Five-Acre Almanac: Illumination

Week 16:

Most weeks I’m able to work from home on Thursdays. That was that case this past week which was lucky for me because the moon was full and the skies were clear and I was able to adjust my work schedule around the moonrise. All week long I’d been seeing photos of the moon on the eastern horizon against the Kenai Mountains and I had a hankering to be out there and witness its ascent myself. The moon was due to rise around 4:30pm and the sun was due to set just a little while later. I don’t know what the temperature was, but if I had to guess I’d say it was somewhere around zero.

If I could go back in time and tell my eighteen year-old self that one day I’d be a woman who would plan her day around the moonrise, eighteen year-old me would surely be worried. Tracking the moon was not the sort of thing that seemed normal to me back then and if I’d met anyone who wanted to talk to me about such things I would have thought they were wacky, possibly a little bit unhinged and spooky.

What was normal to me as an eighteen year old was an accumulation of what I’d experienced up to that point which involved small town sports, hours and hours of television sitcoms, lots of pop music, going back and forth between two blended families in two Western Colorado towns, and attending Pentecostal church services every week. Those were the things on the surface.

There were deeper things I was wrestling with too, things that didn’t add up. I’d witnessed hands-on healing, people speaking in tongues and dancing in the spirit, and had heard all kinds of biblical interpretations of current events. I’d had my heart broken already by a boy and by life circumstances and by the false notion that we are not worthy of any of the grace we’ve been given. I lived in fear of never finding love, of the impending apocalypse, of not being able to make it on my own.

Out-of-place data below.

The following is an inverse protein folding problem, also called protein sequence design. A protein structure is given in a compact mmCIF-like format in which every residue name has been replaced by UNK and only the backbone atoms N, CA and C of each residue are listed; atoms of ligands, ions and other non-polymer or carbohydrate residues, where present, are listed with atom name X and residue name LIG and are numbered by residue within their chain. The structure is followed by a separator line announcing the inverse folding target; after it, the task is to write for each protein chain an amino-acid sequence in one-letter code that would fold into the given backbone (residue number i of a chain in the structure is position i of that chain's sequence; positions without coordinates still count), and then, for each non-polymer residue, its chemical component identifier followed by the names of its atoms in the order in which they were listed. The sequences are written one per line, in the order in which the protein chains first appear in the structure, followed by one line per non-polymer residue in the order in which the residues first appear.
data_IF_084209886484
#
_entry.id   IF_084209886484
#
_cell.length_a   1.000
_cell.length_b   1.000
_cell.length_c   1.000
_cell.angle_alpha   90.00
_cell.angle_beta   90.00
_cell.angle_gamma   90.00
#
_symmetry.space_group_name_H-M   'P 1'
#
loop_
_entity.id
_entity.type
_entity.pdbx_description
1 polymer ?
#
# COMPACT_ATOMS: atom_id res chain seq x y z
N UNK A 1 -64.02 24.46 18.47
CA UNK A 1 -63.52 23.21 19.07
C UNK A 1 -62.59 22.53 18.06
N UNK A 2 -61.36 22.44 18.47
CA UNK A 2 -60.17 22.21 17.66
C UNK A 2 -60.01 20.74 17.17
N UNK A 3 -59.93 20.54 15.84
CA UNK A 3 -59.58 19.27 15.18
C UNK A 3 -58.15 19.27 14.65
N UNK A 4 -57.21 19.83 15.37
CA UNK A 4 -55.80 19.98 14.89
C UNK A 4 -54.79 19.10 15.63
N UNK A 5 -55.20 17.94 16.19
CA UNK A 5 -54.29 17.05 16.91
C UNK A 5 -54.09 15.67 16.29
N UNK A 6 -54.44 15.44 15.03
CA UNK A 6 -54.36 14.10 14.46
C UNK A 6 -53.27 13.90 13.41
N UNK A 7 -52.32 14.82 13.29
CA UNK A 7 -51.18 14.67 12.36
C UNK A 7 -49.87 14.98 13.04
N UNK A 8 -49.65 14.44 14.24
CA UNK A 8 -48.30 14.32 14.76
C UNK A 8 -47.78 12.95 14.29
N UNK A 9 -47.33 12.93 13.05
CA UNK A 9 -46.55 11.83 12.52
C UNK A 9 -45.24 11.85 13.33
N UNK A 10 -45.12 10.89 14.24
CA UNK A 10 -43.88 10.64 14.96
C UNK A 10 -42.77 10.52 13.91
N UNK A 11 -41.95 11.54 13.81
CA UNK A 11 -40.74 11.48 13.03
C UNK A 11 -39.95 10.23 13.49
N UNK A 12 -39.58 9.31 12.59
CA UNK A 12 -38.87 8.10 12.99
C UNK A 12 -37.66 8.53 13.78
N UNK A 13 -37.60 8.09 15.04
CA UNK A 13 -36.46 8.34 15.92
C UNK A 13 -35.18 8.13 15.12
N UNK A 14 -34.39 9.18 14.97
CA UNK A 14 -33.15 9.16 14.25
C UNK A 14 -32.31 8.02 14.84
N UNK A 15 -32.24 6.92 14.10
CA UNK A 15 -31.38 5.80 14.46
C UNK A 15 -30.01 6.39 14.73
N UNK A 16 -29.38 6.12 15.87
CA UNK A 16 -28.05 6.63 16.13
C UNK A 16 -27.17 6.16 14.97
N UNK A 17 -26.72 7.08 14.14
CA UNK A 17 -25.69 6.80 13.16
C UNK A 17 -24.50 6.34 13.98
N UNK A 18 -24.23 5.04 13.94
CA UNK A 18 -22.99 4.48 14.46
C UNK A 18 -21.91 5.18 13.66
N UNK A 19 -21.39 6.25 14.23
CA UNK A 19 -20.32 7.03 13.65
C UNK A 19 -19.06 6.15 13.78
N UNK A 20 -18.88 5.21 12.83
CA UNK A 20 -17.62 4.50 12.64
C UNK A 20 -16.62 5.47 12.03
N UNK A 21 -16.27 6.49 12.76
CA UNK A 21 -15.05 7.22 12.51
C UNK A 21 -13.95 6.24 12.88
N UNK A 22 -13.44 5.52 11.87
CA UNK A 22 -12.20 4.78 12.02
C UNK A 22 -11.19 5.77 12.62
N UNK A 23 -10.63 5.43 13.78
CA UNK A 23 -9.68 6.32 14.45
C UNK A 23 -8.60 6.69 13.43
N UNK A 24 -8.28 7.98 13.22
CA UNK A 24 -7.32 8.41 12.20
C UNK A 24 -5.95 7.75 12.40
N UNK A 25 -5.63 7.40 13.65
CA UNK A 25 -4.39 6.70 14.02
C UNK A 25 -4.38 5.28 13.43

I’d heard that there were women out there who concocted strange brews and gathered around fires during a full moon, but the thought of them made me nervous and so I didn’t allow them to take up any space in my imagination.

On Thursday when I made a pot of herb tea for my thermos and went outside to start a fire so that I could stay warm while watching for the moonrise, I wasn’t thinking so much about my eighteen year-old self. I was thinking instead about the practicalities of my situation. Both of my dogs were cold and wanted to go back in the house. I’d started work early that day and hadn’t yet figured out a plan for dinner. While I worked without gloves to get the paper and cardboard and kindling set up just right before I lit the match, the cold worked its way into my fingers. After the fire caught and started throwing heat I realized that from where I was standing I wouldn’t be able to see the point on the horizon where the moon was going to make its appearance.

The fire danger is low this time of year so it was fine to leave the fire in search of a better vantage point for viewing the moonrise. I tromped past the old birch tree and the chicken coop and turned north and east. I kept an eye out and soon a portion of the moon became visible. A stand of cottonwood trees stood between me and an unobstructed view, but the light was impressive the way I knew it would be.

Seeing the moon on the horizon never gets old. I love the persistent trick of the brain that makes it look bigger against the mountains than it does overhead. It’s a reminder that there are things we know to be true that can’t fully be explained. It’s a reminder that what is and what we perceive aren’t always the same thing.

While the size of the moon on the horizon might have been an illusion, my cold fingers were not. After a few minutes of moon gazing I let the short haired dog back into the house and made my way back to the fire. From there I thought about what to cook for dinner and watched the sun grow larger as it dipped toward the ocean. I warmed my hands and sipped my tea and stayed long enough to see Venus and Jupiter come to light.

It wasn’t until I was back in the house and cutting up potatoes that I thought of my eighteen year-old self. She sneaks into my awareness sometimes like a phantom and asks me to forgive her for being shallow and lost and afraid. She asks me for love and reassurance and for a reason to dream. She asks me to light the way forward, and so I do. I give her the sun and the moon and the stars. I build a fire and keep it burning.

photo by Dean Sundmark

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